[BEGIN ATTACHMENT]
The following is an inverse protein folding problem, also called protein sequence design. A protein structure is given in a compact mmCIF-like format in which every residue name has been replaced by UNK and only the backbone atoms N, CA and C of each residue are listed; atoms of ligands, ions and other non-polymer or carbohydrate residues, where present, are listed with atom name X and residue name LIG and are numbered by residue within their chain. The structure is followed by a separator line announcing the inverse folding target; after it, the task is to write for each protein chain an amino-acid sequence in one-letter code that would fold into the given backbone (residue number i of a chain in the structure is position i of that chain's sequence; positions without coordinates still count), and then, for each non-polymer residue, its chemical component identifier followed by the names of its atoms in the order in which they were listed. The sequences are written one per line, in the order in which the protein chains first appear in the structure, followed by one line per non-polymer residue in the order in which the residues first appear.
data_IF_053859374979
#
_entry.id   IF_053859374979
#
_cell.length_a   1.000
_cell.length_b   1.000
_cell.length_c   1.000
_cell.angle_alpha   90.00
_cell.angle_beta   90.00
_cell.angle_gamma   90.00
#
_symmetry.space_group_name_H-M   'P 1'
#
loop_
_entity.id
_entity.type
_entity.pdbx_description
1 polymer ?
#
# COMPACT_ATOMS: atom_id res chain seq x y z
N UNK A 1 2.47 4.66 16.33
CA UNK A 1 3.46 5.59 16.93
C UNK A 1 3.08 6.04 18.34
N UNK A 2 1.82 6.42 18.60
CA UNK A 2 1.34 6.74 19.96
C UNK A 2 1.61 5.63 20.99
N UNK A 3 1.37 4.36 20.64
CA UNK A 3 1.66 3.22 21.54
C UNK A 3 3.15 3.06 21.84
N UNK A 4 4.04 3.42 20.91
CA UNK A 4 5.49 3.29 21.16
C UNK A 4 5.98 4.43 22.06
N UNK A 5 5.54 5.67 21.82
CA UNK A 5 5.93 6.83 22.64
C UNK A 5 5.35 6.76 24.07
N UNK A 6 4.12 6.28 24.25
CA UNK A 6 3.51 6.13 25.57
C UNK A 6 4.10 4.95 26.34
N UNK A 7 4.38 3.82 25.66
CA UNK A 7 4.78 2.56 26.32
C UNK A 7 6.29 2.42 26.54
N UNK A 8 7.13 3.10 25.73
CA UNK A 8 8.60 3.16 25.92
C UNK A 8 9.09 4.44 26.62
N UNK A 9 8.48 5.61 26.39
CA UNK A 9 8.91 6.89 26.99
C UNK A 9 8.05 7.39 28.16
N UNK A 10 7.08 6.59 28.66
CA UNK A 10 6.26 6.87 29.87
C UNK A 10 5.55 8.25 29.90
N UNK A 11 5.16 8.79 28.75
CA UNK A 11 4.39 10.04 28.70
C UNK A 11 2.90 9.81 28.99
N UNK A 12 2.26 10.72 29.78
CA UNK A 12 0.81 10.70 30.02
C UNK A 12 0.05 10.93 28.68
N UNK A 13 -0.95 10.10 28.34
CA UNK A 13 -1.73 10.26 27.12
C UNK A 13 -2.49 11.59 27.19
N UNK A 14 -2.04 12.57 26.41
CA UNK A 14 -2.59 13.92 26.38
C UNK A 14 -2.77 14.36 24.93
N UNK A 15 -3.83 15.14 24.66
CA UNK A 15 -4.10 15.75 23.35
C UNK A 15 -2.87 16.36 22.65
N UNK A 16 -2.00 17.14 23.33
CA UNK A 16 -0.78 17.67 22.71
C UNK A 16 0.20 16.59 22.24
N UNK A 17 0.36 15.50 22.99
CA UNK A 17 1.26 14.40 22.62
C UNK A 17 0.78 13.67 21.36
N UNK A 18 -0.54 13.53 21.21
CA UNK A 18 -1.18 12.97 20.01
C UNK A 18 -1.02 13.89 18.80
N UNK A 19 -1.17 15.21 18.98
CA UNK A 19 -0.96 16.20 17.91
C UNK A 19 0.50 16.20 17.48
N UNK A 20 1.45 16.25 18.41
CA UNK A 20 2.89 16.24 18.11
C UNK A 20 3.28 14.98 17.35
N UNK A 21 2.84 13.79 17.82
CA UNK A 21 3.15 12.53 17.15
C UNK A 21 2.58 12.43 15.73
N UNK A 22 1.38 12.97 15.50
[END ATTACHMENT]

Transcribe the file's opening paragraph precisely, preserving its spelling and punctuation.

The following is an inverse protein folding problem, also called protein sequence design. A protein structure is given in a compact mmCIF-like format in which every residue name has been replaced by UNK and only the backbone atoms N, CA and C of each residue are listed; atoms of ligands, ions and other non-polymer or carbohydrate residues, where present, are listed with atom name X and residue name LIG and are numbered by residue within their chain. The structure is followed by a separator line announcing the inverse folding target; after it, the task is to write for each protein chain an amino-acid sequence in one-letter code that would fold into the given backbone (residue number i of a chain in the structure is position i of that chain's sequence; positions without coordinates still count), and then, for each non-polymer residue, its chemical component identifier followed by the names of its atoms in the order in which they were listed. The sequences are written one per line, in the order in which the protein chains first appear in the structure, followed by one line per non-polymer residue in the order in which the residues first appear.